Keeping Tumor Growth at Bay
The research team, led by Avik Som, an MD/PhD student, and Samuel Achilefu, PhD, professor of radiology and of biochemistry & molecular biophysics in the School of Medicine and of biomedical engineering in the School of Engineering & Applied Science, in collaboration with two labs in the School of Engineering & Applied Science, used two novel methods to create nanoparticles from calcium carbonate that were injected intravenously into a mouse model to treat solid tumors. The compound changed the pH of the tumor environment, from acidic to more alkaline, and kept the cancer from growing.
With this work, researchers showed for the first time that they can modulate pH in solid tumors using intentionally designed nanoparticles.
“Cancer kills because of metastasis,” said Som, who is working on a doctorate in biomedical engineering in addition to a medical degree. “The pH of a tumor has been heavily correlated with metastasis. For a cancer cell to get out of the extracellular matrix, or the cells around it, one of the methods it uses is a decreased pH.”
The researchers set out to find new approaches to raise the pH of the tumor and do so only in the tumor environment. In water, the pH in calcium carbonate increases as high as 9. But when injected into the body, the team discovered that calcium carbonate only raises the pH to 7.4, the normal pH in the human body. However, working with calcium carbonate presented some challenges.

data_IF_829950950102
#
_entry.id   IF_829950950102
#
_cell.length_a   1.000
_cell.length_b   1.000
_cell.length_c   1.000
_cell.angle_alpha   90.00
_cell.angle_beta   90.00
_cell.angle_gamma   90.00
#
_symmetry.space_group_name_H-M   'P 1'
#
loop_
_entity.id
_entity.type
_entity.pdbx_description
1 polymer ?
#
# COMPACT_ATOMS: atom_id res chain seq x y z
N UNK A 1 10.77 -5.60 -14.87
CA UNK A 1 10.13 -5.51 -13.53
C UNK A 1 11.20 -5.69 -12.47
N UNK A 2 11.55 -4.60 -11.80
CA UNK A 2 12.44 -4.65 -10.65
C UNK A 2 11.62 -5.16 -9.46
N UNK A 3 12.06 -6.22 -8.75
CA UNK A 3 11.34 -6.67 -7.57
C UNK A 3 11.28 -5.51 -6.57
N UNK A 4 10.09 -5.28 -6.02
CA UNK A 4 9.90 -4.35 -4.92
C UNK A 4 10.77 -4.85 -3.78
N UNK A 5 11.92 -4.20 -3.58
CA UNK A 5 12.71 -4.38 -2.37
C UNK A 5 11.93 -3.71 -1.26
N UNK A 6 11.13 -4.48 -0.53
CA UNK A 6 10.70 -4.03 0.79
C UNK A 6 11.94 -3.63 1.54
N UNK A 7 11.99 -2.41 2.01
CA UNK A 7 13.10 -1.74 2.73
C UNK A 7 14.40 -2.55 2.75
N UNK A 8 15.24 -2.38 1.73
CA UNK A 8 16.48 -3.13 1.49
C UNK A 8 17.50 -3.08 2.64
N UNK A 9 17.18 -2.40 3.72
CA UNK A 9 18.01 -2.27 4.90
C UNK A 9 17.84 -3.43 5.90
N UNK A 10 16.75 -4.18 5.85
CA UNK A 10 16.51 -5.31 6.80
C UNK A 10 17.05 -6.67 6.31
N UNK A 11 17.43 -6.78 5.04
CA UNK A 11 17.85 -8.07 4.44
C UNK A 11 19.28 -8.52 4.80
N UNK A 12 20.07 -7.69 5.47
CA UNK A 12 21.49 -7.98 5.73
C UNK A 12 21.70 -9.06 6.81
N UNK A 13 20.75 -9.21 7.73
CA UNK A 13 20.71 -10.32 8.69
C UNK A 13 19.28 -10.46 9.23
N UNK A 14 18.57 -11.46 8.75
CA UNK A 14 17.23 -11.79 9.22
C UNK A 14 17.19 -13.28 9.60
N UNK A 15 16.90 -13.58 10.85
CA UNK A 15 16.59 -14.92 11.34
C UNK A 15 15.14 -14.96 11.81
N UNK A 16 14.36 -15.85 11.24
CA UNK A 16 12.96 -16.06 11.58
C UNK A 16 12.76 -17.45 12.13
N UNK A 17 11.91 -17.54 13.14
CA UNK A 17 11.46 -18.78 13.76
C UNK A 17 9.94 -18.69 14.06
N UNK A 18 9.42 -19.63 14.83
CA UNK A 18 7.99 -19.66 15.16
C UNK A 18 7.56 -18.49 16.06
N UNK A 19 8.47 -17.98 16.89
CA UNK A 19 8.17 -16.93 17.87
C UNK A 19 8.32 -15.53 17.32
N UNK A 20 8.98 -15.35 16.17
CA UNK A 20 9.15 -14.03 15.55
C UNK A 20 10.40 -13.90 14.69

“Calcium carbonate doesn’t like to be small,” Som said. “Calcium carbonate crystals are normally 10 to 1,000 times bigger than an ideal nanoparticle for cancer therapy. On top of that, calcium carbonate in water will constantly try to grow, like stalactites and stalagmites in a cave.”
To solve this issue, Som worked with other researchers in the School of Engineering & Applied Science to create two unique solutions. Teaming up with researchers in the lab of Pratim Biswas, PhD, the Lucy & Stanley Lopata Professor and chair of the Department of Energy, Environmental & Chemical Engineering, they developed a method using polyethyleneglycol-based diffusion to synthesize 20- and 300-nanometer-sized calcium carbonate.
Working with Srikanth Singamaneni, PhD, assistant professor of materials science, they developed another method to create 100-nanometer-sized calcium carbonate by building on a method known as ethanol-assisted diffusion. By harnessing the complementary expertise of the different labs, the researchers developed a solvent made of albumin to keep the calcium carbonate nanoparticles from growing, allowing them to be injected into the body intravenously.
Commonly, nanoparticles have been made with gold and silver. However, neither are present in the human body, and there are concerns about them accumulating in the body.
“Calcium and carbonate are both found heavily in the body, and they are generally non-toxic,” Som said. “When calcium carbonate dissolves, the carbonate becomes carbon dioxide and is released through the lungs, and calcium is often incorporated into the bones.”
Som and the team injected the calcium carbonate nanoparticles into the mouse fibrosarcoma model daily, which kept the tumor from growing. However, when they stopped injecting the nanoparticles, it started growing again.
Going forward, the researchers plan to determine the optimal dose to prevent metastasis, improve targeting to tumors and determine if it could be used with chemotherapy drugs.